A healthy outlook

Janice Kleinschmidt. 0 Comments

Eisenhower George and Julia Argyros Health Center in La Quinta
Photo courtesy Eisenhower Medical Center

In a 2007 survey, three out of four eastern Riverside County residents reported having visited a healthcare provider in the past six months. Unfortunately, one cannot assume that the remaining one in four did not need medical attention or, at the least, could not have benefited from a routine checkup.

The Health Assessment Resource Center — a Palm Desert-based nonprofit founded to provide research data to facilitate decision making regarding health and quality of life — is scheduled to release its second survey-based report in January to help identify shortcomings/ needs in the local healthcare system.

“I don’t want to see the same things on there,” says Gary Jeandron, board vice president and project director of the Coachella Valley Health Collaborative. “We are trying to facilitate change.”

The collaborative has identified the desert area’s strengths as the number and quality of medical facilities, the availability of clinics, a commitment to improving health, and good dissemination of information.

“We see all the [Coachella Valley] hospitals cooperating,” Jeandron says. “They have never walked away from us when we have an idea. They see the need for access to healthcare.” HARC board members include representatives (including two CEOs) of the desert’s three hospitals.

“Transportation is a key problem, especially in the East Valley,” says Jeandron, adding that local hospitals are making more clinics available.

Desert Regional Medical Center, Eisenhower Medical Center, and John F. Kennedy Memorial Hospital continually add the latest technologies and procedures to ensure patients receive the most comprehensive, least invasive, and promising treatments. But perhaps the biggest development in local healthcare in the past year has been their expanded reach.

Desert Regional Medical Center, for example, opened its La Quinta Imaging Center in July and in September opened at the center ICON East, the Institute for Clinical Orthopedics and Neurosciences. The center is equipped with the valley’s first wide-bore MRI, a CT scanner that produces 3-D images in seconds, an MRI breast imaging machine, and digital X-ray equipment.

In February, Eisenhower Medical Center opened the 92,000-square-foot Eisenhower George and Julia Argyros Health Center in La Quinta. The first of three buildings planned on 13.5 acres, the center offers numerous services, including immediate care, imaging, lab tests, radiation oncology, health and wellness programs, mammography, bone-density scanning, and family and internal medicine practices. The second floor (approximately 8,000 square feet) comprises the Eisenhower Desert Orthopedic Center, scheduled to open next month.

Eisenhower also has three health centers opening soon: in November at the Rancho Mirage Medical Center at Monterey Avenue and Country Club Drive and in December two in Palm Springs — in the Von’s Rimrock shopping center at Highway 111 and Gene Autry Trail and on Sunrise Way at Arenas Road.

John F. Kennedy Memorial Hospital opened JFK Orthopedics in La Quinta early last year and expanded it by 10,000 square feet in the fall. The clinic provides services for arthritis, osteoporosis, bone and joint disorders, sports injuries, rheumatoid pain, and related health issues.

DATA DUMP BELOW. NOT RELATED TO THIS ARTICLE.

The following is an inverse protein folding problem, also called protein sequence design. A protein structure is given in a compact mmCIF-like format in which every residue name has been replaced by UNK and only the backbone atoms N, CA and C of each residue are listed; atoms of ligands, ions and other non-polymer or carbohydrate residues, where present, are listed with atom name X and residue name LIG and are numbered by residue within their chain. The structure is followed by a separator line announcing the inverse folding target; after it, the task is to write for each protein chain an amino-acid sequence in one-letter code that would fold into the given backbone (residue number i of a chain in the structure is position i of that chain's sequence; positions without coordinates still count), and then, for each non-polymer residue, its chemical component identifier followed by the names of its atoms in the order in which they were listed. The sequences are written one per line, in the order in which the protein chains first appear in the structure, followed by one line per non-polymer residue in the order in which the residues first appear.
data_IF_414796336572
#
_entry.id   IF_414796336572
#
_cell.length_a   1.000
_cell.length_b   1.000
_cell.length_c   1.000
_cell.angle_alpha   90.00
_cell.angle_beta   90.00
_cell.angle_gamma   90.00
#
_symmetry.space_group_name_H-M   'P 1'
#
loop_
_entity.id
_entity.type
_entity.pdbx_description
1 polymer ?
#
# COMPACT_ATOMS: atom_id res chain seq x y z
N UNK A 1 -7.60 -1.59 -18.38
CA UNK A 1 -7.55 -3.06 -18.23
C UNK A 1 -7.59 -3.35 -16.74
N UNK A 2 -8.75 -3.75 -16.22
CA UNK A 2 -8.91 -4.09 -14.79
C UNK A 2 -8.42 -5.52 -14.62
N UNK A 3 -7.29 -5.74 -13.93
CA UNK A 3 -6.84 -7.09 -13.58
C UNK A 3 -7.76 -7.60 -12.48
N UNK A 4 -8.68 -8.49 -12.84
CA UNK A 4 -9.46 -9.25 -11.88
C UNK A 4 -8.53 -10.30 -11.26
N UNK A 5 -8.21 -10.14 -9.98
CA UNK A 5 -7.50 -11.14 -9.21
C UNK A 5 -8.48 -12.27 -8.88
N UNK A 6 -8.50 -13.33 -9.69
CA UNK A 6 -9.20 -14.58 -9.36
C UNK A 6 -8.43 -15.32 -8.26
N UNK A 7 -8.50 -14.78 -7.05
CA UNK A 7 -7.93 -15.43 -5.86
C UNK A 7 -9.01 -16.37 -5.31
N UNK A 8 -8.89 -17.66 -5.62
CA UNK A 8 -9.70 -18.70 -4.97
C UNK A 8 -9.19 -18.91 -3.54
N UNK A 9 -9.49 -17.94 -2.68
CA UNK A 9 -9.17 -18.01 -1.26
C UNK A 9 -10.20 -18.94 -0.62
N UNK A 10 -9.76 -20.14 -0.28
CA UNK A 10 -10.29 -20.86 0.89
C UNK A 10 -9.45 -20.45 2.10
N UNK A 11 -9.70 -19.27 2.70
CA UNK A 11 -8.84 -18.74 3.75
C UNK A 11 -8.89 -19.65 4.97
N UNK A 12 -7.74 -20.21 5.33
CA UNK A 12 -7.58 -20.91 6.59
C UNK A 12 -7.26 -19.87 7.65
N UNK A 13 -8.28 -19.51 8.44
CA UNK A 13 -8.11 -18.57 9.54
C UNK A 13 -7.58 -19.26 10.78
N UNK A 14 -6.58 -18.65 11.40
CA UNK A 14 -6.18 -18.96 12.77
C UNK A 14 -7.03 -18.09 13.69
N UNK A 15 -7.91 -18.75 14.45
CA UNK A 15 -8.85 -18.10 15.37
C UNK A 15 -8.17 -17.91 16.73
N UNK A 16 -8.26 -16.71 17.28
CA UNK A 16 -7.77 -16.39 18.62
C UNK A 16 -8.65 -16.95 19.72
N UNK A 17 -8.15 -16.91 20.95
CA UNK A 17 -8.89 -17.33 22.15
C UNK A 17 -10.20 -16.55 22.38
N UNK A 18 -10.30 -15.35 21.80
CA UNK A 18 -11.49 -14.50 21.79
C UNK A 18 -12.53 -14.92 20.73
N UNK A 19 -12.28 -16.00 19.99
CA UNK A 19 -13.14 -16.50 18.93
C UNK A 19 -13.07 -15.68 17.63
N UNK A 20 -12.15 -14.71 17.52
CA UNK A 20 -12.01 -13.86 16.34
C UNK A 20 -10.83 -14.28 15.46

In August, the hospital opened a primary-care office in the north end of Indio (at 42nd and Jackson streets). Two of the physicians working in that office are among seven physicians JFK recruited from out of state to fill the needs of a growing community. The doctors specialize in gastroenterology, orthopedics, neurology, pediatrics, pulmonary medicine, and primary care.

The hospitals also have expanded services on their own campuses. Last December, Desert Regional opened the El Mirador Imaging Center. New equipment includes an MRI that provides high-resolution images in half the time of a traditional machine, PET/CT scanners, a digital mammography machine, bone-density scanner, and digital X-ray machine. This fall, the hospital takes delivery on a da Vinci robot for gynecological and urological procedures.

Eisenhower’s new $212.5 million Walter and Leonore Annenberg Pavilion adds 248 beds to the 294 beds in the main hospital, which lost patient capacity in the conversion of the second floor to the Center for Geropsychiatry. That center, which opened in July, offers voluntary, inpatient mental health services to adults 65 and older who need support in stabilizing symptoms related to depression, anxiety, and other adjustment or personality disorders. As for new technology, Eisenhower has added a radiation machine that rotates around cancer patients to pinpoint beams to diseased tissue and delivers treatment faster than traditional machines and a CT scanner that covers four times the area of standard scanners and renders 3-D images.

This summer, Eisenhower began offering clerkships for students in their third and fourth years of medical school. The first two students in the program are enrolled at the Keck School of Medicine at the University of Southern California.

Last October, JFK added to its main hospital a 22-bed Acute Care for the Elderly Unit and an 11-bed Neonatal Intensive Care Unit.

All of this progress addresses the availability of services; but healthcare professionals, government officials, and business leaders also need to make healthcare more affordable.

“What I am excited about is getting into the area of prevention. All of us see a need,” Jeandron says, pointing in particular to nutrition and obesity issues. “If we are going to make any impact on health costs, we have to put an emphasis on prevention.”

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